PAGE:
Brother Urban (Andrew) McKeon, C.S.C. (1835-1912)

image1 (21)“Brother Urban, one of the oldest educators of the Holy Cross order, died at Notre Dame university Friday morning at 4 o’clock.  He was porter at the university for several years and during that time had many friends” (South Bend Tribune). When Brother Urban died in 1912, he was a much-revered member of the Congregation as described in 1908 in this Scholastic article.  “There is probably no city or important town in the United States which does not hold warm friends of the devoted Brother whose courtesy has committed him to the respect of all who have met him.  Not in vain was he named Urban, for urbanity was his characteristic. No hour too late, and no hour too early for him to serve the chance visitor or to dispense to the public the hospitality of the famous University” (42:26).  In another Scholastic article he is described as “…refined and gentle [of] manner, the reflection of a beautiful soul” (42:319. 1908).  In 1912, Brother Gilbert (James) Horton is quoted in the Notre Dame Alumnus. “No man ever met Brother Urban who could ever forget him.  Nature and grace combined to create in him a subtle and unusual charm.  Invested with a natural dignity of attractive personal appearance, he went his way through the world, offending none, serving all, and leaving golden memories in the hearts of those who met him.”  Brother Urban was born in Ireland and entered the Brothers of Holy Cross when he was 26. He taught in schools in Pennsylvania, New Jersey, Indiana and Illinois. He was appointed the first principal of St. Columbkille school in Chicago in 1886 when Edward Hoban, future Archbishop of Cleveland, enrolled in the 4th grade.  Brother Urban was considered to be a fine teacher and a very organized and dedicated school administrator.

Father James J. French, C.S.C. (1859-1941)

image1 (27)Father French was the vice-president of the University of Notre Dame from 1893-1905. And he was assistant superior general of the Congregation of Holy Cross for 20 years until 1926.  He came to Notre Dame from Cincinnati, Ohio and entered the novitiate in 1878. In 1879 he witnessed the disastrous fire which completely destroyed the young University, and many hours he devoted to clearing bricks for the reconstruction of the new Main Building.  He spent his first years in the Congregation at St. Joseph College in Cincinnati where he taught all day and studied theology with Father Peter J. Hurth – who would become an archbishop – at night. Ordained in 1883, he was appointed superior of St. Joseph College for the next five years.  He was then appointed the superior of the preparatory seminary at Notre Dame. In 1893, he was appointed the Vice-President and Director of Studies at the University of Notre Dame and became known as a fine orator. In 1905, he returned to St. Joseph College as its President for one year.  In 1906, he was appointed assistant superior general and, for the second time, the superior at the preparatory seminary. It is during this time that he became known as a champion of the foreign mission apostolate. It was the General Chapter that appointed him Mission Promoter. The earliest predecessor of The Bengalese, under the name of the Bengal Witness, was published by him.  In 1912, the Mission Band of Holy Cross was reorganized to preach missions and retreats throughout the United States.  Father French was selected to establish, develop and direct the new effort. He tirelessly labored in this ministry for the next 18 years.  Because of failing health, he left the Mission Band and served as chaplain of St. Joseph Hospital in South Bend from 1931-1939 where he was beloved by thousands of the city’s sick because of his ministrations at all hours of the day and night.  Prior to his death, he resided at the community house on the campus of the University of Notre Dame. (Complied from information in “The Golden Jubilee of a Friend” The Bengalese, June 1933 [no author] and an obituary in the South Bend Tribune, March 1941)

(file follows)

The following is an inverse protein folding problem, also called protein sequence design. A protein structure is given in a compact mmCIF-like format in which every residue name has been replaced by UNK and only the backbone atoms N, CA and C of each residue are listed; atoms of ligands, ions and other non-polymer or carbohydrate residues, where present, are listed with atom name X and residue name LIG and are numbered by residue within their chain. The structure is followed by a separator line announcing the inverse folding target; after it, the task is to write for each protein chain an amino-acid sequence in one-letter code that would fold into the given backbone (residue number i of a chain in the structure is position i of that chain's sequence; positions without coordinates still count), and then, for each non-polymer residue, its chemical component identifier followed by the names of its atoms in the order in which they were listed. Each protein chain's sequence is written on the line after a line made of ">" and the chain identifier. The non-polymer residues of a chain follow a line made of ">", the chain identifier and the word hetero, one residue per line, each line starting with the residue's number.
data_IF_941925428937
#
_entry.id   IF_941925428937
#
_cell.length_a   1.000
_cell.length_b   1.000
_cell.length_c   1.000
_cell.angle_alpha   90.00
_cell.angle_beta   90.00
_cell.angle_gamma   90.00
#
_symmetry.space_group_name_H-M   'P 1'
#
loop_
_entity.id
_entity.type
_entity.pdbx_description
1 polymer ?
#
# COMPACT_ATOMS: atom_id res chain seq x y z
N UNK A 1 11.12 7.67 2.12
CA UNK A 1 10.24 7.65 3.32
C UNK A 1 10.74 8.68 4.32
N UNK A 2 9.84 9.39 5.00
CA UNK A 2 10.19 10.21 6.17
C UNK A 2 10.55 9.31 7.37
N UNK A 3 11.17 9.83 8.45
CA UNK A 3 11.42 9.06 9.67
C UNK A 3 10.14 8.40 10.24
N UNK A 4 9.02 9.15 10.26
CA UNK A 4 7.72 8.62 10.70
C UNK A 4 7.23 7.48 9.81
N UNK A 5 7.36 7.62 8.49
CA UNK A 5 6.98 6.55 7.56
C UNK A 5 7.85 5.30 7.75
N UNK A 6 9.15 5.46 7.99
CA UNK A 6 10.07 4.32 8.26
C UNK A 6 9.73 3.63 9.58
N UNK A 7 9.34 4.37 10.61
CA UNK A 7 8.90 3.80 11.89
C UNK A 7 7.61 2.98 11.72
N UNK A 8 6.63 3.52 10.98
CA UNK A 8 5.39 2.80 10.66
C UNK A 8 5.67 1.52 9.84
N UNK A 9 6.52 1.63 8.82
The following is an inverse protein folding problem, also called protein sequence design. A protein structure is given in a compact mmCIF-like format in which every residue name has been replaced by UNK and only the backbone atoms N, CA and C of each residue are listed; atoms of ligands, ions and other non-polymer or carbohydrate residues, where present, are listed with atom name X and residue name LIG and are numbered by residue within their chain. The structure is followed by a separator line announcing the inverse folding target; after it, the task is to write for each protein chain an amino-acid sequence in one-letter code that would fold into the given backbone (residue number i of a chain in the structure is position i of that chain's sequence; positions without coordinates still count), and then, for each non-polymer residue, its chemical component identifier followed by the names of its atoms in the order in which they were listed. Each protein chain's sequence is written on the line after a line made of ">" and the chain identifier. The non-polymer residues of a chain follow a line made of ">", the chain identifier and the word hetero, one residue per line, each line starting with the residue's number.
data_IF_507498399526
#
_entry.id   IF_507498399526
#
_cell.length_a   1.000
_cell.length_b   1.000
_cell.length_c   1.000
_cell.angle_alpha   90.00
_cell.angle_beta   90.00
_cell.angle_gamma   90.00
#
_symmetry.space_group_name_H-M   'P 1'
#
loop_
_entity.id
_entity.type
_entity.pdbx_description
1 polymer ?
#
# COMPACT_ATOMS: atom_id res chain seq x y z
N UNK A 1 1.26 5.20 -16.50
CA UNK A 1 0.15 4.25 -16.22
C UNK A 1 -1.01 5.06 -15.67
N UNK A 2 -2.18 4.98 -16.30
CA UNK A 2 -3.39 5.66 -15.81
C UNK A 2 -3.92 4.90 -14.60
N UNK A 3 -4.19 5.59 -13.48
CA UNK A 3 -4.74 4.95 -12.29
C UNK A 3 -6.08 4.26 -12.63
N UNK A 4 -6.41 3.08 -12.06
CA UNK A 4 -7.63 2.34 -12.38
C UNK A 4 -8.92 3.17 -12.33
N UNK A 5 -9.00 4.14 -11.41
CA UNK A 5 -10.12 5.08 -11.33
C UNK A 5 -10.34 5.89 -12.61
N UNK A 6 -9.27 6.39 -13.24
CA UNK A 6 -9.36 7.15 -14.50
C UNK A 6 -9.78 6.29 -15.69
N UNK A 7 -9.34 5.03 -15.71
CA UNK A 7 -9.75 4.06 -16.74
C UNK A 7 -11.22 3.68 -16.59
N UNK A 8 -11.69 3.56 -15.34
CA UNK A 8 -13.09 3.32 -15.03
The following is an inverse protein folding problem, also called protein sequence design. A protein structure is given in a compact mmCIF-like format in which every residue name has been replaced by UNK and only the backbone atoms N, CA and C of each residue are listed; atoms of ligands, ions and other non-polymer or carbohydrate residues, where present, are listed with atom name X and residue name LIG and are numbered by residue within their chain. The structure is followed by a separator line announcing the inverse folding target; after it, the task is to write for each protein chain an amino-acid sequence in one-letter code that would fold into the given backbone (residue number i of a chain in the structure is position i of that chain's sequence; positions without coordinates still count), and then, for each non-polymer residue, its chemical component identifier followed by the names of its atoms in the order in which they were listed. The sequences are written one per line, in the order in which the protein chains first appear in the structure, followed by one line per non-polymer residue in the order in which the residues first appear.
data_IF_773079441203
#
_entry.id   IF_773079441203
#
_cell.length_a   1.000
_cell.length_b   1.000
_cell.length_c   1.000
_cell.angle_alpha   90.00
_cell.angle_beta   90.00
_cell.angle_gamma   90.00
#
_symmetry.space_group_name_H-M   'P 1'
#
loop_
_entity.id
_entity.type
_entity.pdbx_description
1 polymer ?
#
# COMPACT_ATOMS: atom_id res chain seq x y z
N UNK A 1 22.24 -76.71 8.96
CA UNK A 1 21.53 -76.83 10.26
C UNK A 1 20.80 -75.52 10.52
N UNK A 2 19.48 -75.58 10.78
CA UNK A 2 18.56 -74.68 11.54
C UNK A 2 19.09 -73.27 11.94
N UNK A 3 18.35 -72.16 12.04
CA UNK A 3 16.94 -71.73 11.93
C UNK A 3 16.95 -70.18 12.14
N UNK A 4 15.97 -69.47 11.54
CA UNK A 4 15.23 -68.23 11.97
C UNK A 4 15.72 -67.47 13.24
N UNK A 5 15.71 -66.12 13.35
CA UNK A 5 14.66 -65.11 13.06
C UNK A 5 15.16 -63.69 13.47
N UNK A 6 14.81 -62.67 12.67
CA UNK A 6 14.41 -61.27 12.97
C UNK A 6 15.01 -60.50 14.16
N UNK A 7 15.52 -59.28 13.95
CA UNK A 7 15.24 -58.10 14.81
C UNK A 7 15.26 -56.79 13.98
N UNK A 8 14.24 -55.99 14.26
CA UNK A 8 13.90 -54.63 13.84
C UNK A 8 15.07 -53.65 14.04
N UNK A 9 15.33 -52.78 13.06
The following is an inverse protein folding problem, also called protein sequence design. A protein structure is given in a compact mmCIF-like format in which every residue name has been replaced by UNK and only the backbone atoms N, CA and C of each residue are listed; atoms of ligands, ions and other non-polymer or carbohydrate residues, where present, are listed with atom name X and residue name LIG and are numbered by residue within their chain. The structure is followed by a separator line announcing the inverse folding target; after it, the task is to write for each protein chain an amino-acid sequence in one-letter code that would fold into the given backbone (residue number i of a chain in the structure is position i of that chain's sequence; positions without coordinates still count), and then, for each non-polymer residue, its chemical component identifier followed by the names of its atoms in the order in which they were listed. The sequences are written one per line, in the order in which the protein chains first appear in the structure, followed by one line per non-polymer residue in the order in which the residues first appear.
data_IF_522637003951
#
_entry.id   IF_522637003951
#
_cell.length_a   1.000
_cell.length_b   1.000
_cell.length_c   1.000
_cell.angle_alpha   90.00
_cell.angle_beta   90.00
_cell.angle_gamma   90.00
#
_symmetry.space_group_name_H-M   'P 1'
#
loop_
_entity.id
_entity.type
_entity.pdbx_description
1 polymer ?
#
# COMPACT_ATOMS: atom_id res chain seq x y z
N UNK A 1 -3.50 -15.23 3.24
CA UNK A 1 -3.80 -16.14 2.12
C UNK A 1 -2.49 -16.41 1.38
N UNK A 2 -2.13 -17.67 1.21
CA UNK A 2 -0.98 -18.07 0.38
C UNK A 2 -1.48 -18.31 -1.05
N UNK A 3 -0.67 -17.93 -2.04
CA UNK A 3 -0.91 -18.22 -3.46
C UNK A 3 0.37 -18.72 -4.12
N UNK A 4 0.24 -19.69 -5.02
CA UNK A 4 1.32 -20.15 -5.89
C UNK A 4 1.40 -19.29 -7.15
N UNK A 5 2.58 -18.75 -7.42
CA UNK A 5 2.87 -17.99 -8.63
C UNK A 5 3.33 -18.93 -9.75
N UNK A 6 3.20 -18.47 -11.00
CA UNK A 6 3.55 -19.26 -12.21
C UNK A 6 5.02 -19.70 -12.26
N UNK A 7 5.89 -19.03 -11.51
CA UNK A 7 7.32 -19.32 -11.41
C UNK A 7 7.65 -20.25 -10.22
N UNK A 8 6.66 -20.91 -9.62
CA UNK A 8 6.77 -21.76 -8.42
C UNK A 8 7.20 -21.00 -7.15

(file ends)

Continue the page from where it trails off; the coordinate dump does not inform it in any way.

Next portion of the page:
Brother Borromeo (Thomas) Malley, C.S.C. (1913-1994)